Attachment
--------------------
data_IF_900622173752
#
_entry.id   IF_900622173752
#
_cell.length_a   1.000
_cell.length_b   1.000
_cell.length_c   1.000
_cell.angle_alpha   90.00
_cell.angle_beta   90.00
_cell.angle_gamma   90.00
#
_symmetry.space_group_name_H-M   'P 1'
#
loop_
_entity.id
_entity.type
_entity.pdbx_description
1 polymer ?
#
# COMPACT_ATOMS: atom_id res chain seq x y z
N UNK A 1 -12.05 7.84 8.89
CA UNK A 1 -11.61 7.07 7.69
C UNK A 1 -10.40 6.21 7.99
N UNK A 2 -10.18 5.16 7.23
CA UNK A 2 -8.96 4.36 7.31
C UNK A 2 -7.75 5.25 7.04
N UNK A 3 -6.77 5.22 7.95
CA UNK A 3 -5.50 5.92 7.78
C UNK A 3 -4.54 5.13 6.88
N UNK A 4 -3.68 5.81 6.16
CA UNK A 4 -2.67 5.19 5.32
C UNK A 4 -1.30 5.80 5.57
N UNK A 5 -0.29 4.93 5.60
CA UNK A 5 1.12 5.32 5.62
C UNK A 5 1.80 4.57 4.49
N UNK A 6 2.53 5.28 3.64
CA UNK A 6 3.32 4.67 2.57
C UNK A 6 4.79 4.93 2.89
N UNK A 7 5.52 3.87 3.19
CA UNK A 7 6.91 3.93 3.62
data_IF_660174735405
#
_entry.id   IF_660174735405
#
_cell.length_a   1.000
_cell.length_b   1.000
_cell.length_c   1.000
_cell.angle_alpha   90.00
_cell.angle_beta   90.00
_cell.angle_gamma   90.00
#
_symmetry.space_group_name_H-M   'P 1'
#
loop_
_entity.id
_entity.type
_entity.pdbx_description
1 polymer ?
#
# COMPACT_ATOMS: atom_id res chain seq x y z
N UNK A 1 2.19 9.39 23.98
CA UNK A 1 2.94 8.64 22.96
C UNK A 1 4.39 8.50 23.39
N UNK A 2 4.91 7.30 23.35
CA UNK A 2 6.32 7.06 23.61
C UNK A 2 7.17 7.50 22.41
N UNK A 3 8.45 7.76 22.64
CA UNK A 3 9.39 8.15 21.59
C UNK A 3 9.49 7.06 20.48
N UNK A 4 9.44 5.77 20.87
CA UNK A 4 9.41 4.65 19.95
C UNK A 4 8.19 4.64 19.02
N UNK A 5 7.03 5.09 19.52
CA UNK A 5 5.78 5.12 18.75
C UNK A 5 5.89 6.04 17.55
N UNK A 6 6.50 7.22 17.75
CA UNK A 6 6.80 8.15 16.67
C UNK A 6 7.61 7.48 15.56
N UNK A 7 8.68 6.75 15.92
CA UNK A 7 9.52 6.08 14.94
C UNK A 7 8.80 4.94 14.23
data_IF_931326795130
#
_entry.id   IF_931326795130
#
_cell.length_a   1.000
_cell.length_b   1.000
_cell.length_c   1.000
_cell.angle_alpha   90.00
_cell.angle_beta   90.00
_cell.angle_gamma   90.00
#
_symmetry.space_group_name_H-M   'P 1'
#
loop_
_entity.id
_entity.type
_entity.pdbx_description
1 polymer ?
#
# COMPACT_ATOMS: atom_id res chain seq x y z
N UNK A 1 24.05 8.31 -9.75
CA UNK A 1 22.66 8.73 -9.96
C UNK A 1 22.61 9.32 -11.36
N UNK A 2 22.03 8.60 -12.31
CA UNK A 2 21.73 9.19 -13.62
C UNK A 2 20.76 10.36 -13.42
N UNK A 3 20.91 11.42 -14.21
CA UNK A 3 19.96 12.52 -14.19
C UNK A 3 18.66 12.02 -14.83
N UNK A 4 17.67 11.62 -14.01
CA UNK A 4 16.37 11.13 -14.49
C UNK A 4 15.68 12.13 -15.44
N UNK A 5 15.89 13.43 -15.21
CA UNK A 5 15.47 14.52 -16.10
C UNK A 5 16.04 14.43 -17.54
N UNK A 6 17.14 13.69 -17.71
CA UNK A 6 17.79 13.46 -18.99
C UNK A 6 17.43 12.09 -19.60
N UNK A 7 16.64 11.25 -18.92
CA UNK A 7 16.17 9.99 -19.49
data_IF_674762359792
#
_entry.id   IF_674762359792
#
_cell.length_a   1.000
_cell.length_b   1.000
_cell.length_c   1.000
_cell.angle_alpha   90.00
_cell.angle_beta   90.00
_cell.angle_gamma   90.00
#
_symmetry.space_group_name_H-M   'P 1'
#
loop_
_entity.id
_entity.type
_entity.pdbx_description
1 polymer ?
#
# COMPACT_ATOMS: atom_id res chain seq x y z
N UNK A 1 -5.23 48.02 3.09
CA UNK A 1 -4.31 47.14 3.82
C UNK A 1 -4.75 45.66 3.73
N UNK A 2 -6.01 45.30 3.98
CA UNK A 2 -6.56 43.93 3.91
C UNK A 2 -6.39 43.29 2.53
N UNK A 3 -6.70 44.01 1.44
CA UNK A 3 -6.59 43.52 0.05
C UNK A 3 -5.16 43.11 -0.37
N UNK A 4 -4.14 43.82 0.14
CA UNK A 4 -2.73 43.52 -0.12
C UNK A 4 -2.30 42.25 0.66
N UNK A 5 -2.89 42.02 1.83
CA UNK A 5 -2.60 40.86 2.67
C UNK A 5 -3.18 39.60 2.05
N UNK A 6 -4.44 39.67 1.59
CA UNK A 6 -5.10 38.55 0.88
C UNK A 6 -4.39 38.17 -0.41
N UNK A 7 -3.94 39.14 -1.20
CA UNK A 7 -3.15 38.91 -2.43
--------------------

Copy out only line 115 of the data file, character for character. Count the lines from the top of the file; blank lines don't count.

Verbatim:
CA UNK A 5 15.47 14.52 -16.10